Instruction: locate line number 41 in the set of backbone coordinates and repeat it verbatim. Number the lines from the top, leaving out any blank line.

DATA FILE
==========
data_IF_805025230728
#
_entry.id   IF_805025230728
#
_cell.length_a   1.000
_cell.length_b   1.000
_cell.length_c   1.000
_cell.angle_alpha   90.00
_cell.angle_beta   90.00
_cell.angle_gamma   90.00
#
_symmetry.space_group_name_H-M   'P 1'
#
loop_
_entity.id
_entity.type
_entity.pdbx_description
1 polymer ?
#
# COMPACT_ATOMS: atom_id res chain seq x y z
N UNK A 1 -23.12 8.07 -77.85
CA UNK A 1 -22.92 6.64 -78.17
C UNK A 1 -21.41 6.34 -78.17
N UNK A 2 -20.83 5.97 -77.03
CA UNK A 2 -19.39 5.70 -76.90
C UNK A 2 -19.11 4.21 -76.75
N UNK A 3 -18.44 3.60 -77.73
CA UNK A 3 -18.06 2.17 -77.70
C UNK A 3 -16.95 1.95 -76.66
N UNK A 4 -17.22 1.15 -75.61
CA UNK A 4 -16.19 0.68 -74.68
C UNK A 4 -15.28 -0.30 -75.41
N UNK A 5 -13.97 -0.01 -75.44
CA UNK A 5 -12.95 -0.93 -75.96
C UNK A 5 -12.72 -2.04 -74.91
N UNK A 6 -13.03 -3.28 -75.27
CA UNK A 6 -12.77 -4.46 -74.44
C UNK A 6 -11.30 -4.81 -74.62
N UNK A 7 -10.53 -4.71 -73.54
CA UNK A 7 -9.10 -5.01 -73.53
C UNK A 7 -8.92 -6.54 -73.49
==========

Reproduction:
C UNK A 7 -8.92 -6.54 -73.49